I immediately regretted the decision and am still not thrilled with it. Although my tournament was reduced to push/fold poker, I do it as well if not better than anyone who was at the final table with me. More importantly, a nine-way chop just isn’t what tournament poker is really about. Yeah, I got around $11,000, but it felt vaguely violative of the whole spirit of the enterprise. You’re supposed to make the final table, then go about the cutthroat business of taking everyone out. You don’t make the final table and quit for the night! I still feel kind of gross when I think about it. It will likely be my first and last nine way chop.
And now for a brief discussion of MTT strategy:
Preflop raise sizing has been a confounding issue for me throughout my career. Everyone knows that live players tend to raise anywhere from 2.5x to 4x the big blind (and in some cases, higher) in their steal attempts. Online play features smaller raise sizing; amounts vary from minraises up to around 2.5x. Most everyone agrees that the smaller raises seen online are optimal in that forum, where players (correctly) do not defend their blinds lightly. Live poker is a different animal. I routinely run across players who will defend their big blind with literally any two cards against a 2.3x preflop raise.
I have traditionally utilized the smaller raise sizing online and notched my sizing up in live tournaments, automatically adjusting my sizing to what I imagine the big blind’s threshold is for calling with a trashy hand. Starting late in 2009, however, I began to default to the small online-type raises (e.g. 1875 at 400-800, 2800 at 600-1200, etc.) in live tournaments as well, regardless of opponent. I have always appreciated the superiority of the average online player to the average live player, so it seemed to make a lot of sense to just play like I was playing online when playing live. On Sunday at Mohegan Sun, that strategy cost me dearly, as I lost a number of pots to players who defended with dubious holdings such as 4-3 and outflopped me. It has caused me to reconsider things.
The debate revolves around whether or not it is a good or bad thing for bad players to defend light against us. Proponents of the practice of transposing online raise sizing into the live arena state that they want bad players to play pots against them out of position with shitty hands, it makes it easy to take their money. This sounds like common sense, but in my opinion it is incorrect.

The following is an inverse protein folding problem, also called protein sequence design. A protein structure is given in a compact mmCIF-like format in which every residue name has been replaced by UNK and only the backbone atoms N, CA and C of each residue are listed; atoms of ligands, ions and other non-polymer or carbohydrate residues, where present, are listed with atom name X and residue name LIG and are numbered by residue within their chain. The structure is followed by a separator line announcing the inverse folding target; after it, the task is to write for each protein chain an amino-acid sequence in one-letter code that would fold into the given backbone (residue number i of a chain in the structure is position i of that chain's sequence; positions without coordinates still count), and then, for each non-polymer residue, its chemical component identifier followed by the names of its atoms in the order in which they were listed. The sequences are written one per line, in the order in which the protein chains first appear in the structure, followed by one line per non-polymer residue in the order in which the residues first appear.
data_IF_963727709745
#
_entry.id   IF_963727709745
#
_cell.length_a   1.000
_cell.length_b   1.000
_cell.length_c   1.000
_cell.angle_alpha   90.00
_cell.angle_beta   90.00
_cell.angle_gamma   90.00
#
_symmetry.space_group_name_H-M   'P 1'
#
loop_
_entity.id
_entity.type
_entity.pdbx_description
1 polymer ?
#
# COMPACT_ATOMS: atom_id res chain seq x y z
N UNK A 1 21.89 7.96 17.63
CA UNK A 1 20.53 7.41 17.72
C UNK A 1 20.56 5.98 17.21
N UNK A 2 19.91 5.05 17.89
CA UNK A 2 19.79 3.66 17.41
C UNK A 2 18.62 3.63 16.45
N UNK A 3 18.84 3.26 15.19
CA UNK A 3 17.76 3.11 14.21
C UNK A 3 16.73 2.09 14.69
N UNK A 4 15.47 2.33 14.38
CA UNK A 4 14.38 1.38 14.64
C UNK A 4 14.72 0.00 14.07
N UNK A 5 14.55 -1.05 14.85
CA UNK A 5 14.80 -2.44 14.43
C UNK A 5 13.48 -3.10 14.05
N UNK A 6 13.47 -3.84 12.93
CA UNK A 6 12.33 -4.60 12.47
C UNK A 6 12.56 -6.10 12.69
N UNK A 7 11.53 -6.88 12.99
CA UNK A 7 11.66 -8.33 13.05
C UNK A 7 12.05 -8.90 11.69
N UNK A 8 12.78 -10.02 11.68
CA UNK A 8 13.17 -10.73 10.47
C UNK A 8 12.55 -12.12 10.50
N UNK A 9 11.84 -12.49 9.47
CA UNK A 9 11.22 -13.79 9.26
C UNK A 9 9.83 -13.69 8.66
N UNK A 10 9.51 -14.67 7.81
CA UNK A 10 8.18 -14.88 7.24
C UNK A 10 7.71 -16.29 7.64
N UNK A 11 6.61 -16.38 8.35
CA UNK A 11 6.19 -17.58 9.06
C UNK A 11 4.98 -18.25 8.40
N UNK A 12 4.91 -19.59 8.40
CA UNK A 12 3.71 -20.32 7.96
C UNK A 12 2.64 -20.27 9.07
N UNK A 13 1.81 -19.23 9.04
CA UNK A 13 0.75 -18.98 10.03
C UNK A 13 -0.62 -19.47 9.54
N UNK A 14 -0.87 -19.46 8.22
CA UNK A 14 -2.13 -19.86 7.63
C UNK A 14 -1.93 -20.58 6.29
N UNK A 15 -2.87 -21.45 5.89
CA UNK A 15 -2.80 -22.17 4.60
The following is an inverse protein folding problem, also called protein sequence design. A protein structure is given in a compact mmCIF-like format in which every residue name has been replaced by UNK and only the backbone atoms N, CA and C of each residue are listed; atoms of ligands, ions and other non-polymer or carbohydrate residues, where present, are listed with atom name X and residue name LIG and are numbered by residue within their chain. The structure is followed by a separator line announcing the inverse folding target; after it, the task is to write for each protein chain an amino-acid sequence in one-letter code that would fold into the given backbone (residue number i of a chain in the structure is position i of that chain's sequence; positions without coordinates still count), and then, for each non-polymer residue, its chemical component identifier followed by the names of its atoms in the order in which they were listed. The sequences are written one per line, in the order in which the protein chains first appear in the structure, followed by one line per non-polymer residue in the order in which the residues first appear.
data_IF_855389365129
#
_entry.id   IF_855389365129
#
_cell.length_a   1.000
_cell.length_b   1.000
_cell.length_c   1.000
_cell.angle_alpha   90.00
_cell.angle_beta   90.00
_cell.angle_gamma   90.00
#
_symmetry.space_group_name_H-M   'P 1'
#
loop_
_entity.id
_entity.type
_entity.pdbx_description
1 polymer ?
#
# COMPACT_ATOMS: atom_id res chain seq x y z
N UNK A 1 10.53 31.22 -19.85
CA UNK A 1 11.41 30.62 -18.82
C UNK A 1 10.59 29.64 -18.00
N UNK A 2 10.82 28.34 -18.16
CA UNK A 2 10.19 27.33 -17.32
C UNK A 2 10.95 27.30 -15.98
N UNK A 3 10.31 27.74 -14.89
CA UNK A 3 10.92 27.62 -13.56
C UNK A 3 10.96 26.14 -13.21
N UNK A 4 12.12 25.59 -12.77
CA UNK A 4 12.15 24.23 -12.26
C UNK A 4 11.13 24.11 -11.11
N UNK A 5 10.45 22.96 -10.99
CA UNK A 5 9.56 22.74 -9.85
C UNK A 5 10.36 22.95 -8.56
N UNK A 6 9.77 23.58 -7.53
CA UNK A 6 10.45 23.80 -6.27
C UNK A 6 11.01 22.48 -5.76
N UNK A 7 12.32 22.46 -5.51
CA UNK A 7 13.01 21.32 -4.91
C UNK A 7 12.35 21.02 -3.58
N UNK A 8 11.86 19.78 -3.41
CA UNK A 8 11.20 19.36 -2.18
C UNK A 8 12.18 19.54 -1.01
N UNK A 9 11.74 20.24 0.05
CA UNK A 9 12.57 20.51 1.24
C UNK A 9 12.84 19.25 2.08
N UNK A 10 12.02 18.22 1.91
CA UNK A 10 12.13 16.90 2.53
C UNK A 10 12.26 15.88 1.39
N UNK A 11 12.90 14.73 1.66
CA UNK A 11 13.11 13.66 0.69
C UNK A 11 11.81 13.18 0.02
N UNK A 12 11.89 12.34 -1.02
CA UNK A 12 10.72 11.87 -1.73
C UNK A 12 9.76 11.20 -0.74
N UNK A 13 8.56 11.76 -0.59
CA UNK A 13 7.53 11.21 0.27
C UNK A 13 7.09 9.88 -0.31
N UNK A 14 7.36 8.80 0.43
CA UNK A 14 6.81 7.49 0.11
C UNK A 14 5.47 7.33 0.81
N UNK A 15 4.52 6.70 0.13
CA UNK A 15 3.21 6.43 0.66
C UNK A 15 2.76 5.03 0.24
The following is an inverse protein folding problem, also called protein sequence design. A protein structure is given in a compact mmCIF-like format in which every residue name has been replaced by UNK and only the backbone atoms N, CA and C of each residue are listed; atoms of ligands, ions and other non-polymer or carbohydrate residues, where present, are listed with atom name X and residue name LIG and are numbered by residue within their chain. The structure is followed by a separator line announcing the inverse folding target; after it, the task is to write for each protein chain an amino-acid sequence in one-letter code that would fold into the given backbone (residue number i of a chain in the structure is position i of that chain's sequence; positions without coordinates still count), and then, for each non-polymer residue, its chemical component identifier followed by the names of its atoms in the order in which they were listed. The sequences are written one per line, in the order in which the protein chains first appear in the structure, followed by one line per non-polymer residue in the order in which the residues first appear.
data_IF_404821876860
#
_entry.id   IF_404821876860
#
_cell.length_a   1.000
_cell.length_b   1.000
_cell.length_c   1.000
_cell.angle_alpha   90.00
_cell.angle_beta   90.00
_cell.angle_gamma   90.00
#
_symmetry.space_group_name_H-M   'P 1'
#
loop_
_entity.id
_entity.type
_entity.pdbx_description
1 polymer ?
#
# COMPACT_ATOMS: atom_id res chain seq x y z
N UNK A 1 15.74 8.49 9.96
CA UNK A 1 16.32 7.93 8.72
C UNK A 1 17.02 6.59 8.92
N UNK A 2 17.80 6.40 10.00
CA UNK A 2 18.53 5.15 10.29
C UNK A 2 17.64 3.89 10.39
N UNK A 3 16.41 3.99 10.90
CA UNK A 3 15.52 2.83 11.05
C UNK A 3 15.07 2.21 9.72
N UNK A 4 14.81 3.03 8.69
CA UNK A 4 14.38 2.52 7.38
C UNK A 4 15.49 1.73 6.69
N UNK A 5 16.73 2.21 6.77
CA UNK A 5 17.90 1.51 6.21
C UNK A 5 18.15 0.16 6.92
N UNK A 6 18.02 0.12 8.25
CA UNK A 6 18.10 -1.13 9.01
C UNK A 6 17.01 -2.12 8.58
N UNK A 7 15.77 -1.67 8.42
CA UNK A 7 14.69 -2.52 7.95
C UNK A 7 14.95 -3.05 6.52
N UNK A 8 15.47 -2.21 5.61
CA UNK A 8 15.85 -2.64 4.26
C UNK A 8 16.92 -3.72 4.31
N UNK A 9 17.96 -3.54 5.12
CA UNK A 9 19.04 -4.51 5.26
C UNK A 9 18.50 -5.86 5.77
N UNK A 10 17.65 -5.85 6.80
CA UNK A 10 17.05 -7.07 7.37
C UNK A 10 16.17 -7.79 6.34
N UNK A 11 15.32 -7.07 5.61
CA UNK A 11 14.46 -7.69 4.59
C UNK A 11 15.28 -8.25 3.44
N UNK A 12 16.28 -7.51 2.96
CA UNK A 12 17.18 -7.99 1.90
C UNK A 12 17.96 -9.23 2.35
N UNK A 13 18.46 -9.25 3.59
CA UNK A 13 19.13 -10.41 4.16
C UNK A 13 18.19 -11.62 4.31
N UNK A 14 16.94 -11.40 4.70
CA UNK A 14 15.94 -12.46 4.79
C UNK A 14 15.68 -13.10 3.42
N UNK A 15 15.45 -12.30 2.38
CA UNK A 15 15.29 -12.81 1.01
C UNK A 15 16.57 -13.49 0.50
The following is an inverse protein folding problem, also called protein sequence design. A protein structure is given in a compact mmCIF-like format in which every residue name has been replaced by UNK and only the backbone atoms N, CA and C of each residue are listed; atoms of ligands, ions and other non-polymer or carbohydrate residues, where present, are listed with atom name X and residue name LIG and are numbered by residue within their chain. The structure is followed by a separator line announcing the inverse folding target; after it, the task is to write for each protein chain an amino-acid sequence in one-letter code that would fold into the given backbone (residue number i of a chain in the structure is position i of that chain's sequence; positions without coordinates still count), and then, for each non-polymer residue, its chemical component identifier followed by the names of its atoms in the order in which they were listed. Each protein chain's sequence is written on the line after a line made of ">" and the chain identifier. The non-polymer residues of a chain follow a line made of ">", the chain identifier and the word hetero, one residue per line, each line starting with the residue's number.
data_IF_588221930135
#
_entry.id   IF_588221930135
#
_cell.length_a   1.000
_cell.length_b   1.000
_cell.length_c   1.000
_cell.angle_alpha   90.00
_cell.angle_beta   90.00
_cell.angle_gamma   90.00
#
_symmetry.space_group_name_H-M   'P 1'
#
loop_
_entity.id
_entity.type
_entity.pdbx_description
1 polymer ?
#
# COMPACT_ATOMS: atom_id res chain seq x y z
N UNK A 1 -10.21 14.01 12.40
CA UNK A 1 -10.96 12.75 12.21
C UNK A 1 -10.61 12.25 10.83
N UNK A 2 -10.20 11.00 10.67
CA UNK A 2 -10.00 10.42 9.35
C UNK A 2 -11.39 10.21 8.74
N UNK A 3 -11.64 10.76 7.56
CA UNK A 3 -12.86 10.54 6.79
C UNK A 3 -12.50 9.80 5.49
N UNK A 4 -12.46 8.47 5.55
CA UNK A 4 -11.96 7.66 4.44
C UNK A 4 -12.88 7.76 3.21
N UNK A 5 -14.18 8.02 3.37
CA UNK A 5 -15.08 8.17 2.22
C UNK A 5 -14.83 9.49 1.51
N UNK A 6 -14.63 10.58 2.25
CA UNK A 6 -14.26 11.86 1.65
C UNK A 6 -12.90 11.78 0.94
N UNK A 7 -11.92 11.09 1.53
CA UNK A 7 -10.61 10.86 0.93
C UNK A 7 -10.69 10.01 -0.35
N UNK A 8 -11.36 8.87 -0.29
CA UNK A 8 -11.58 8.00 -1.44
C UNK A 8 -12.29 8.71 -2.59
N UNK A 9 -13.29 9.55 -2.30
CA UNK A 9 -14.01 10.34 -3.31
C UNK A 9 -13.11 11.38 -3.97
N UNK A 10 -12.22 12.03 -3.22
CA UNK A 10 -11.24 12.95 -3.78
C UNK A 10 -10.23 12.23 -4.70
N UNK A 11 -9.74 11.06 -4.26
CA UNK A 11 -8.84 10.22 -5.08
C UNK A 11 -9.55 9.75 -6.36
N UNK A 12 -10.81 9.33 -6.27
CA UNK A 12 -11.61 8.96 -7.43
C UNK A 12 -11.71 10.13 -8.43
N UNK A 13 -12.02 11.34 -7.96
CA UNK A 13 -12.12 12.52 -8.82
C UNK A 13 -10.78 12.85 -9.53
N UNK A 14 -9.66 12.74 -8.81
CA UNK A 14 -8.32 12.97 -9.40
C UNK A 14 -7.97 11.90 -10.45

The reason is this: a vital part of your equity in raising preflop comes from the times everyone folds and you steal the blinds. It is an integral piece of the overall strategy of raising preflop. When your raise sizing makes winning the antes and blinds uncontested impossible, you are costing yourself equity no matter how great you play postflop and how terrible the player in the big blind is.
To illustrate, consider the scenario where a player has only two big blinds in his stack and is forced to post on the next hand. This player is smart enough to know that he must call off his tournament with any two cards. The action is folded to you in middle position.
Should you be raising lighter or tighter in this spot? The correct answer is that you should be tightening up your opening range. You cannot steal the blinds (he’s calling every time) and hands like A3 and the like are basically coin flips against a random hand. Part of the reason we raise with trash is to win uncontested and that objective is ruined when the big blind has no chips left. While many good players understand this concept, they do not realize that the same idea applies throughout the tournament.
A good raise size preflop is whatever amount gives the players in the blinds pause before they automatically call. It could be as low as a minraise (and it often is online) and as high as 3x (and it often is in a live event). I will no longer be making the mistake of grafting optimal online tourney play onto my live game.
Next live-a-ment for me isn’t until August. I’m really happy to spend some time at home.